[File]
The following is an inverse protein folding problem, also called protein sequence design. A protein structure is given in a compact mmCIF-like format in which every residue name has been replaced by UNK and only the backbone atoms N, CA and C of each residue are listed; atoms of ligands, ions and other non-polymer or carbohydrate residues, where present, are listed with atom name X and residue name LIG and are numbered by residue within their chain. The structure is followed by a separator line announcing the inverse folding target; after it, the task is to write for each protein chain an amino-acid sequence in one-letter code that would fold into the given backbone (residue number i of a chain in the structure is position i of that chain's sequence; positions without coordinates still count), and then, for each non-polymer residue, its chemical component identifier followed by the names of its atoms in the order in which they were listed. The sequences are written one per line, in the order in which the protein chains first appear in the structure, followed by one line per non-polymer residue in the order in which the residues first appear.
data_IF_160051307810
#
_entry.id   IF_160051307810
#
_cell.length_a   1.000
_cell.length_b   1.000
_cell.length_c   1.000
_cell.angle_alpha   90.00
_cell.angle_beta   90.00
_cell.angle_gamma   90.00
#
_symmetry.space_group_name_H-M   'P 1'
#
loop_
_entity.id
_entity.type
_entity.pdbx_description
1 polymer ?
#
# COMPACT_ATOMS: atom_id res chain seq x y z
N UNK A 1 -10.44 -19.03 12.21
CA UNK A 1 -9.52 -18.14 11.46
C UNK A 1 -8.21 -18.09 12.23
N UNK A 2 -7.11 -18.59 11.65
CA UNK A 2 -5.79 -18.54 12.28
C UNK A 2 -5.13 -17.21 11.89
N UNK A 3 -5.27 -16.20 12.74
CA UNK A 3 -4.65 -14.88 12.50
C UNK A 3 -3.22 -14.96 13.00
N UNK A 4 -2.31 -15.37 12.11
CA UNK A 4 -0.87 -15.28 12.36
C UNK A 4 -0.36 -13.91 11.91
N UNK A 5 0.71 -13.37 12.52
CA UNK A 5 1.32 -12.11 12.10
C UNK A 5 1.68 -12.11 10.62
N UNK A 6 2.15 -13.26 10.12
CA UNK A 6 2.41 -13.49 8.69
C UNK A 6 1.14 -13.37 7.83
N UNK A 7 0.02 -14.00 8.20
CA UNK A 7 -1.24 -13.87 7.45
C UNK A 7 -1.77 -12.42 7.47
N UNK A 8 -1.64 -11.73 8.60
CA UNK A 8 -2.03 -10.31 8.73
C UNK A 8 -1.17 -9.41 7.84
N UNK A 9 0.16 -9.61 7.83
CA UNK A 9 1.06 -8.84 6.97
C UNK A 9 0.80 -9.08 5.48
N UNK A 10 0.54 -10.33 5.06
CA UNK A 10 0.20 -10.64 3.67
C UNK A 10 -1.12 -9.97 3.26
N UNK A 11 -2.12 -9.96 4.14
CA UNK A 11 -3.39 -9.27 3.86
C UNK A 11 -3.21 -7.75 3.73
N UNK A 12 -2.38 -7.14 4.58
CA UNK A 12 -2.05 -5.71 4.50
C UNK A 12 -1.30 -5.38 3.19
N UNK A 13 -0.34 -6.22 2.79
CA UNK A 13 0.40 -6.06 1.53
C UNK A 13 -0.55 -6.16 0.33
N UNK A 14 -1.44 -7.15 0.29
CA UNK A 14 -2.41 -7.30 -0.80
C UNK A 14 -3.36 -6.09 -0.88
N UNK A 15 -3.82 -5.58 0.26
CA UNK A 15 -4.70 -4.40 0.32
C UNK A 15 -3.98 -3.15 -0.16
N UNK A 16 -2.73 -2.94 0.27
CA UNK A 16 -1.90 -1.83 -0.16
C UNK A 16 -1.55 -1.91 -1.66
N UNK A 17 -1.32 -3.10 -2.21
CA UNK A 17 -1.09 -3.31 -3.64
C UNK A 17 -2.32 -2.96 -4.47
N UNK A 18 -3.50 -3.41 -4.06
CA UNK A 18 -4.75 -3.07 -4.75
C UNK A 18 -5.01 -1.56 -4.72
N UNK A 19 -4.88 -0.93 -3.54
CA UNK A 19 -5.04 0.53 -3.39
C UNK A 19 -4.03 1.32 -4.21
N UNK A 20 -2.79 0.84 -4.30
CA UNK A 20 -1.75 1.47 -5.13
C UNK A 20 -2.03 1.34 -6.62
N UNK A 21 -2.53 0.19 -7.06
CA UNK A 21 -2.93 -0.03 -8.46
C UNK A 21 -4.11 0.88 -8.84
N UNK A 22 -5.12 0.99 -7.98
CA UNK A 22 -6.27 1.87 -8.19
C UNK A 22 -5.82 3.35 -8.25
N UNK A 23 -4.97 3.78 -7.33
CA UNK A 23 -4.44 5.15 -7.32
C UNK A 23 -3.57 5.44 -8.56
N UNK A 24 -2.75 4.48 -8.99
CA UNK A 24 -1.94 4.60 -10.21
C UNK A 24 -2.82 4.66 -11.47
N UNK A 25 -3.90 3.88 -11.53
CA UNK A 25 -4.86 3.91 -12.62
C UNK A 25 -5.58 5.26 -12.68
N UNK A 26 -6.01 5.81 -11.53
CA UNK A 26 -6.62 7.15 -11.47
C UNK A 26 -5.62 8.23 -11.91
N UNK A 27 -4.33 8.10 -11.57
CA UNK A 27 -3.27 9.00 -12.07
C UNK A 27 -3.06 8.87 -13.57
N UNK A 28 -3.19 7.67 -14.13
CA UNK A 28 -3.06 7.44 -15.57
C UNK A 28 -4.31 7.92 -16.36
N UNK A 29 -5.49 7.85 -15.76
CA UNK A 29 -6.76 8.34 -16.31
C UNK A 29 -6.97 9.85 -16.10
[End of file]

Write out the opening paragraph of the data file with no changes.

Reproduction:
The following is an inverse protein folding problem, also called protein sequence design. A protein structure is given in a compact mmCIF-like format in which every residue name has been replaced by UNK and only the backbone atoms N, CA and C of each residue are listed; atoms of ligands, ions and other non-polymer or carbohydrate residues, where present, are listed with atom name X and residue name LIG and are numbered by residue within their chain. The structure is followed by a separator line announcing the inverse folding target; after it, the task is to write for each protein chain an amino-acid sequence in one-letter code that would fold into the given backbone (residue number i of a chain in the structure is position i of that chain's sequence; positions without coordinates still count), and then, for each non-polymer residue, its chemical component identifier followed by the names of its atoms in the order in which they were listed. The sequences are written one per line, in the order in which the protein chains first appear in the structure, followed by one line per non-polymer residue in the order in which the residues first appear.